On Saturday afternoon, as a hailstorm passed overhead, the Telluride Film Festival hosted the second of its world premiere screenings this year: Sam Mendes’ “Empire of Light.” The Oscar-winning director introduced the film, a love story set at a U.K. movie theater in the early 1980s, as “by far the most personal thing I’ve ever done.” Given how his previous film, the war movie “1917” that was inspired by Mendes’ grandfather, dramatically changed the awards season conversation in 2019, there is already a good chance this love letter to cinema will be a big contender in multiple Academy Awards categories come March.
Besides Best Picture and Best Director for Mendes, the biggest one would be Olivia Colman, who serves as the protagonist for most of the film. While her Best Actress win for “The Favourite” in 2019 was seen by many as an upset, the British star has been a perennial nominee for both film and TV awards, receiving two more Oscar nominations and one Emmy win for “The Crown.” The latter project is what actually drew Mendes toward casting Colman as Hilary, a forlorn woman working concessions at the Empire Cinema. One could say that the common thread of the characters Colman plays is their sharpness, but Hilary comes across as a little more off-kilter. Even if she is maybe a shoo-in for Best Actress off reputation alone, “Empire of Light” does offer a side of Colman we have not seen yet. And she seems grateful for the opportunity, popping into the Werner Herzog Theatre via Zoom to call Mendes her favorite director (with apologies to any other former filmmakers she’s worked with that may have been in the room).
For its Best Actor candidate, the film introduces much of the Academy to Micheal Ward. The 24-year-old actor is best known for the British Netflix series “Top Boy,” which is huge with Black audiences in Britain, but is more of a cult hit stateside. Although he is compelling as the new theater employee Stephen, who brings light into Hilary’s life, Ward’s role is one of those lead performances that awards team could get away with positioning as supporting. Viewers do get a few scenes that are more through his eyes, but the film belongs to his scene partner Colman.
The “Empire of Light” star that actually would make much more sense as the film’s Best Supporting Actor candidate is Toby Jones. The veteran character actor is a nice surprise in the film, playing a projectionist that gives a speech about the magic of cinema that rivals Nicole Kidman’s infamous AMC commercial. When talking about casting Jones, Mendes said “something came full circle there” because it turns out he has been friends with the director and “Empire of Light” producer Pippa Harris since they were all 11 years old.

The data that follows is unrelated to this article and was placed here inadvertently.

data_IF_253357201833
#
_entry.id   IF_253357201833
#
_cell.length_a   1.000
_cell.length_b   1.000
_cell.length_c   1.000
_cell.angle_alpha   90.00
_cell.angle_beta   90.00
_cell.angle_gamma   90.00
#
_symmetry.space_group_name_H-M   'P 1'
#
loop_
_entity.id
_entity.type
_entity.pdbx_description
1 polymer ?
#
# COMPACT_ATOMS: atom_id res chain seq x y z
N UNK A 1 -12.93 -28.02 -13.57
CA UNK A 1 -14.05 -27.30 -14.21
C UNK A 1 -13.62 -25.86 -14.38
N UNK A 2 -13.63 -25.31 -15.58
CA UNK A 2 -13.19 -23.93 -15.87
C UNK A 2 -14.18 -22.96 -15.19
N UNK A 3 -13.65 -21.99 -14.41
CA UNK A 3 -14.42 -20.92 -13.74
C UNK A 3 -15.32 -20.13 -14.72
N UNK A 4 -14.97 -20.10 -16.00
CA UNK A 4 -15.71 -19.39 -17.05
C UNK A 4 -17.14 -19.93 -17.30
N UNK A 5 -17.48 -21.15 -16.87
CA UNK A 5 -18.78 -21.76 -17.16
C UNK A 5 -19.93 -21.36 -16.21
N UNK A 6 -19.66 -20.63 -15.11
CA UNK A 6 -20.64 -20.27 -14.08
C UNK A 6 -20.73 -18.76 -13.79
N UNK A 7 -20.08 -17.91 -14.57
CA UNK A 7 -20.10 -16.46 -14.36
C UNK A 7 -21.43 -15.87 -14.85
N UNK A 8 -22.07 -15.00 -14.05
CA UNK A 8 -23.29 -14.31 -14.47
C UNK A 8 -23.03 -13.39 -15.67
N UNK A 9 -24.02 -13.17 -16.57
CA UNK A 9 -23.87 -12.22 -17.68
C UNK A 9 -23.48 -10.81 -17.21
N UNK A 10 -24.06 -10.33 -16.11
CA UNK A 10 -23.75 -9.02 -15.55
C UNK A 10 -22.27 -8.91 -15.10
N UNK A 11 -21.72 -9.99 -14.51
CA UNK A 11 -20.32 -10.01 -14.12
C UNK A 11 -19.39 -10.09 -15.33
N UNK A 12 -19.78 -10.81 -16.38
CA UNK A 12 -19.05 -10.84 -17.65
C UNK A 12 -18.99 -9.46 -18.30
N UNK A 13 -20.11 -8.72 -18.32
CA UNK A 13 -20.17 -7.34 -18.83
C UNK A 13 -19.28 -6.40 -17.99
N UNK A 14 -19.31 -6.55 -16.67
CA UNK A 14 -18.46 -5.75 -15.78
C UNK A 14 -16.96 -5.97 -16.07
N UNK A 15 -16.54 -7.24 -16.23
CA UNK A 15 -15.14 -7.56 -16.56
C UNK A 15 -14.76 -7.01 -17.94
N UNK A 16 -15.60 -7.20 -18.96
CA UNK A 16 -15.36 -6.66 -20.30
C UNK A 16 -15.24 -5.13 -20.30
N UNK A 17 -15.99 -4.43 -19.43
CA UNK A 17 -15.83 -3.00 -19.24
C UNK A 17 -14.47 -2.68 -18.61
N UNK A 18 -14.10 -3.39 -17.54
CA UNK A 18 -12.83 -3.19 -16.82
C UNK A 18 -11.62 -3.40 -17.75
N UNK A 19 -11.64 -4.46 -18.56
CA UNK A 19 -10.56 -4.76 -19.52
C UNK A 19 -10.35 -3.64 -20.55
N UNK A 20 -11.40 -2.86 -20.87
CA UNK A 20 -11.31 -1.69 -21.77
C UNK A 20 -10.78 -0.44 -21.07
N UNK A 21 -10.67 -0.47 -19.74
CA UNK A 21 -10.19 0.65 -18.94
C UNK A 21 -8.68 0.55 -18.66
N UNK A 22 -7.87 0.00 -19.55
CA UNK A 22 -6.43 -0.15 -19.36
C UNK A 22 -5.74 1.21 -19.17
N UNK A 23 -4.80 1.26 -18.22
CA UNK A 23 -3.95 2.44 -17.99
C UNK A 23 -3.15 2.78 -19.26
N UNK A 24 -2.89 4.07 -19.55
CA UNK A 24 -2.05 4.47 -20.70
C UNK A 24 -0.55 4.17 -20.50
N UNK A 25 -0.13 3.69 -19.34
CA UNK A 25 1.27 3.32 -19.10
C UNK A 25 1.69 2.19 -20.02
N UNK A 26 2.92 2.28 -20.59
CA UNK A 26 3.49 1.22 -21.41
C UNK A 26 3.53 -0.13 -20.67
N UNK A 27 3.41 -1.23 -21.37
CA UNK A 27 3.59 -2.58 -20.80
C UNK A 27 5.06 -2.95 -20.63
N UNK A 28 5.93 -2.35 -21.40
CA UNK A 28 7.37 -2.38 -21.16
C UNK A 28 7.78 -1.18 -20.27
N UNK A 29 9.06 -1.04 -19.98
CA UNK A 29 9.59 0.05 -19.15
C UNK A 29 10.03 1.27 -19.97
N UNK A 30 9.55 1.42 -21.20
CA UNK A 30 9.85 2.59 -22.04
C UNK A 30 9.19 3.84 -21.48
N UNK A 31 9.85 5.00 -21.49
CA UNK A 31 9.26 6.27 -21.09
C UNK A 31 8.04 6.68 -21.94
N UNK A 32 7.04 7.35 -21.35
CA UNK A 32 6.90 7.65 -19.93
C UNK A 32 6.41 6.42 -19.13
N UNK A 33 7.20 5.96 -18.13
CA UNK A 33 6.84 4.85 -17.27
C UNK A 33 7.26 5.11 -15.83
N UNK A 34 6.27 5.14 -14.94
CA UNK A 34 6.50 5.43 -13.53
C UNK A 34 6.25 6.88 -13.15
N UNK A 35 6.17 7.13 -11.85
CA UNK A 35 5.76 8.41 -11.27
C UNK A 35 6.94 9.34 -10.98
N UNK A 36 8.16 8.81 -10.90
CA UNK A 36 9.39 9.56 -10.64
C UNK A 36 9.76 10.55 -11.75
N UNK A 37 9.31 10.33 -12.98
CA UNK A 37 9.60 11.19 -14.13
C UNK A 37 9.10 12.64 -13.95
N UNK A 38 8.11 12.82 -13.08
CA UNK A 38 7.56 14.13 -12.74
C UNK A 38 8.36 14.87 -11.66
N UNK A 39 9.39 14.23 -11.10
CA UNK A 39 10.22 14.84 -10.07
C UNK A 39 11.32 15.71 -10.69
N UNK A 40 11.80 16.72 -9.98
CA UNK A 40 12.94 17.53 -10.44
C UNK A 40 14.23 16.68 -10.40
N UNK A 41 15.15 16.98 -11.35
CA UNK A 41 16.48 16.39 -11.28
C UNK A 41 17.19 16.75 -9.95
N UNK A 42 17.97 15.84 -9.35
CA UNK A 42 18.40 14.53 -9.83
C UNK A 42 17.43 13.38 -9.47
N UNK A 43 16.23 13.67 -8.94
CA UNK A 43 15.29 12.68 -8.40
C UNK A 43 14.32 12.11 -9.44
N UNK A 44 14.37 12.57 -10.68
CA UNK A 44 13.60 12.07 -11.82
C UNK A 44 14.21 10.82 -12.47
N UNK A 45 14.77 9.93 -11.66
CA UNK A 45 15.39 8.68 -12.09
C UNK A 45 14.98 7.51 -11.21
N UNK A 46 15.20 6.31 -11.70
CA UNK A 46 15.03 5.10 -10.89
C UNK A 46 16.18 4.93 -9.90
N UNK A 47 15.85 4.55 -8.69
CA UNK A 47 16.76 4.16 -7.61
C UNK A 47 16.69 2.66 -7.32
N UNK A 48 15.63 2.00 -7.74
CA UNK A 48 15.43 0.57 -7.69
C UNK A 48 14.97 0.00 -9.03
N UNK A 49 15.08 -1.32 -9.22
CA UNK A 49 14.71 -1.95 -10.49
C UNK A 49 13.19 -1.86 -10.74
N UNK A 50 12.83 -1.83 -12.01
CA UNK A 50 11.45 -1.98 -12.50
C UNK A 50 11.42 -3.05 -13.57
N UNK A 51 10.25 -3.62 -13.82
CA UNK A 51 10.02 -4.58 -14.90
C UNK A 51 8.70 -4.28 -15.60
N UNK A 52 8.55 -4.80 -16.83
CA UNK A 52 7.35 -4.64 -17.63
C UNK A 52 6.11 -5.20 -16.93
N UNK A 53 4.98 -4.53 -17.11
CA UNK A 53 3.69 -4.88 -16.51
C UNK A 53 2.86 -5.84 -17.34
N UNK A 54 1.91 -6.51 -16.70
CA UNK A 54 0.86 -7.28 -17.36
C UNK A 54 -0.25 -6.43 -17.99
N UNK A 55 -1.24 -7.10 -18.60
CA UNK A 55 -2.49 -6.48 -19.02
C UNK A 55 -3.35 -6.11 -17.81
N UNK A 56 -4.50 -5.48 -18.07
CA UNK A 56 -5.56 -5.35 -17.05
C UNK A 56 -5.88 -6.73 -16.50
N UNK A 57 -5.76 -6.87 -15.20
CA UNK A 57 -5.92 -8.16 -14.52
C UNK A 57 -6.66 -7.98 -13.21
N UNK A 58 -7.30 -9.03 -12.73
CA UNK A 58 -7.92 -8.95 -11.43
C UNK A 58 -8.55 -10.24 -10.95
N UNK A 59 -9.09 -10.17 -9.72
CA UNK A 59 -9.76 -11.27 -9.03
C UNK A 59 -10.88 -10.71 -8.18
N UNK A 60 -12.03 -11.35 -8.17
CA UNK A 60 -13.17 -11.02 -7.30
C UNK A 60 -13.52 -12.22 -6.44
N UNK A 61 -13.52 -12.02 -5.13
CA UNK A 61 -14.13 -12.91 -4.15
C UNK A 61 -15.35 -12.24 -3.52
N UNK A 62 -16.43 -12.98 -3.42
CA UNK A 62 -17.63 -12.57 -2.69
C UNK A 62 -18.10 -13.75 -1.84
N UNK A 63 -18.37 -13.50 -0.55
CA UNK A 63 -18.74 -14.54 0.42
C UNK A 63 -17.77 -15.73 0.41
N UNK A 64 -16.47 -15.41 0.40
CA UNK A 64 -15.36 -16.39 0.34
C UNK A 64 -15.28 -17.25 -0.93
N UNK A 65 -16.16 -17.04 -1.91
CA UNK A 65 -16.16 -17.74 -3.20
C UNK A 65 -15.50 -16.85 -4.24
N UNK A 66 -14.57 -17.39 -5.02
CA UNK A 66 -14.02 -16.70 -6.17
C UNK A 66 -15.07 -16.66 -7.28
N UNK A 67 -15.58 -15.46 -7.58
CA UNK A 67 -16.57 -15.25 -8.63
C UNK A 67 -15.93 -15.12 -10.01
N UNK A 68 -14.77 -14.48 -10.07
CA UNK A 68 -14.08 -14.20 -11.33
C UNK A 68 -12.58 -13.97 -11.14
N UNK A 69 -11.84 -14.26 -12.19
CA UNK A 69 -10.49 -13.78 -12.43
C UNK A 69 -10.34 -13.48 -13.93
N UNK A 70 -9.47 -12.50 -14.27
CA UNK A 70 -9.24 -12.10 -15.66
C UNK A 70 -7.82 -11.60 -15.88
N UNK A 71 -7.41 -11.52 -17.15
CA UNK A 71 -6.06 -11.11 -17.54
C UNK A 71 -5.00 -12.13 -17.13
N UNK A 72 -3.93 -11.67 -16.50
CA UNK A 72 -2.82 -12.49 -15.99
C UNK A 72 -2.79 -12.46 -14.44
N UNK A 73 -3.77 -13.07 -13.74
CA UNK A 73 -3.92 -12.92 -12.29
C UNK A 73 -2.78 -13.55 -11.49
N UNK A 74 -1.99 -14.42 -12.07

Colin Firth also has a supporting role in the film, but his screen time equates to this just being a quick gig he took on to spend a couple days with Mendes and Colman. The rest of the cast are in a similar boat, not having enough to do to rise to the level of awards consideration.
Below the line, “Empire of Light” will likely be receiving several nominations, with previous winners like cinematographer Roger Deakins and composers Trent Reznor and Atticus Ross really excelling at all the bits of the film that emphasize movie magic. Production Designer Mark Tildesley also did a killer job of making the theater seem like a must-see destination. Even the abandoned parts of the building have their charm.
Perhaps the greatest hurdle the film will have to face will come in the Best Original Screenplay category. “Empire of Light” is at its best when celebrating how cinema connects us, and can even heal filmgoers. Where it has trouble is in how it depicts both Hilary and Stephen being marginalized by society.
The May-December aspect to their relationship immediately draws comparisons to fellow contender “Good Luck to You, Leo Grande,” a film that dedicates much more time to what makes its leads compatible, and what troubles its female protagonist is actually going through. Meanwhile, the film also happens to be set mere months after the events depicted in James Gray’s “Armageddon Time,” which also tries to give the audience an idea of how bad race relations were in 1980. Tastes differ, and the Academy may prefer “Empire of Light” tiptoeing around the word “racism” while “Armageddon Time” addresses what the issue is more directly. “Green Book” did win Best Picture only three years ago. But it is an element of the plot that will likely be dissected by critics once more people see it this fall.